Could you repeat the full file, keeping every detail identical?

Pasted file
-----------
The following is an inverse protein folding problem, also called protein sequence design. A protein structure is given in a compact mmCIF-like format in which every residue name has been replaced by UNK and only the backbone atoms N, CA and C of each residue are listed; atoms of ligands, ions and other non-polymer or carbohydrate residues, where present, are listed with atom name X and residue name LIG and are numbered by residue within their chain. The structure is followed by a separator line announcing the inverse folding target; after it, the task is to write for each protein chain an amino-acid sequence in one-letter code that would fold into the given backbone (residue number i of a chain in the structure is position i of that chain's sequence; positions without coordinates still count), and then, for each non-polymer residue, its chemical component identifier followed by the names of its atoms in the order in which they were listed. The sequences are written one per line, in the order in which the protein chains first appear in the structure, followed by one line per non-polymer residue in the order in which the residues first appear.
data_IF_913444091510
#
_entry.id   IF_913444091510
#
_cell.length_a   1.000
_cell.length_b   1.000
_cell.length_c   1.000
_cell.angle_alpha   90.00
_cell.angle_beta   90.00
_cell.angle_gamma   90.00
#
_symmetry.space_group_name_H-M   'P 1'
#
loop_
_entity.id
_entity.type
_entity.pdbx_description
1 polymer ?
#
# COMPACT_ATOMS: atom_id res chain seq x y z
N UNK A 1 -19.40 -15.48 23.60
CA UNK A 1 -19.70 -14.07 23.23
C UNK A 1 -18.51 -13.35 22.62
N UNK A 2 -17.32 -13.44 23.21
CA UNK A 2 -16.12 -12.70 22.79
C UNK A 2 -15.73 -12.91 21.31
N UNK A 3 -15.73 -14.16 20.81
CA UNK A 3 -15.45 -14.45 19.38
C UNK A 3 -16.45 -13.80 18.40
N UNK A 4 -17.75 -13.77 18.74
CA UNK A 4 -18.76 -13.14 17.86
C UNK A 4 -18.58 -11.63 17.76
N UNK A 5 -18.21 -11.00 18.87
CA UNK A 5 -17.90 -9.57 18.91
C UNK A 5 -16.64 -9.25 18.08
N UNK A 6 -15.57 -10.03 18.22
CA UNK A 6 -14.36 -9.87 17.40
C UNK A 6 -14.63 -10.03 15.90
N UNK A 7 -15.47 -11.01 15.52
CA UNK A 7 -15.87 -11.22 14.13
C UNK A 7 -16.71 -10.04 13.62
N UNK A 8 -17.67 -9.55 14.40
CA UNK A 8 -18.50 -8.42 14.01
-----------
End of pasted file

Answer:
The following is an inverse protein folding problem, also called protein sequence design. A protein structure is given in a compact mmCIF-like format in which every residue name has been replaced by UNK and only the backbone atoms N, CA and C of each residue are listed; atoms of ligands, ions and other non-polymer or carbohydrate residues, where present, are listed with atom name X and residue name LIG and are numbered by residue within their chain. The structure is followed by a separator line announcing the inverse folding target; after it, the task is to write for each protein chain an amino-acid sequence in one-letter code that would fold into the given backbone (residue number i of a chain in the structure is position i of that chain's sequence; positions without coordinates still count), and then, for each non-polymer residue, its chemical component identifier followed by the names of its atoms in the order in which they were listed. The sequences are written one per line, in the order in which the protein chains first appear in the structure, followed by one line per non-polymer residue in the order in which the residues first appear.
data_IF_913444091510
#
_entry.id   IF_913444091510
#
_cell.length_a   1.000
_cell.length_b   1.000
_cell.length_c   1.000
_cell.angle_alpha   90.00
_cell.angle_beta   90.00
_cell.angle_gamma   90.00
#
_symmetry.space_group_name_H-M   'P 1'
#
loop_
_entity.id
_entity.type
_entity.pdbx_description
1 polymer ?
#
# COMPACT_ATOMS: atom_id res chain seq x y z
N UNK A 1 -19.40 -15.48 23.60
CA UNK A 1 -19.70 -14.07 23.23
C UNK A 1 -18.51 -13.35 22.62
N UNK A 2 -17.32 -13.44 23.21
CA UNK A 2 -16.12 -12.70 22.79
C UNK A 2 -15.73 -12.91 21.31
N UNK A 3 -15.73 -14.16 20.81
CA UNK A 3 -15.45 -14.45 19.38
C UNK A 3 -16.45 -13.80 18.40
N UNK A 4 -17.75 -13.77 18.74
CA UNK A 4 -18.76 -13.14 17.86
C UNK A 4 -18.58 -11.63 17.76
N UNK A 5 -18.21 -11.00 18.87
CA UNK A 5 -17.90 -9.57 18.91
C UNK A 5 -16.64 -9.25 18.08
N UNK A 6 -15.57 -10.03 18.22
CA UNK A 6 -14.36 -9.87 17.40
C UNK A 6 -14.63 -10.03 15.90
N UNK A 7 -15.47 -11.01 15.52
CA UNK A 7 -15.87 -11.22 14.13
C UNK A 7 -16.71 -10.04 13.62
N UNK A 8 -17.67 -9.55 14.40
CA UNK A 8 -18.50 -8.42 14.01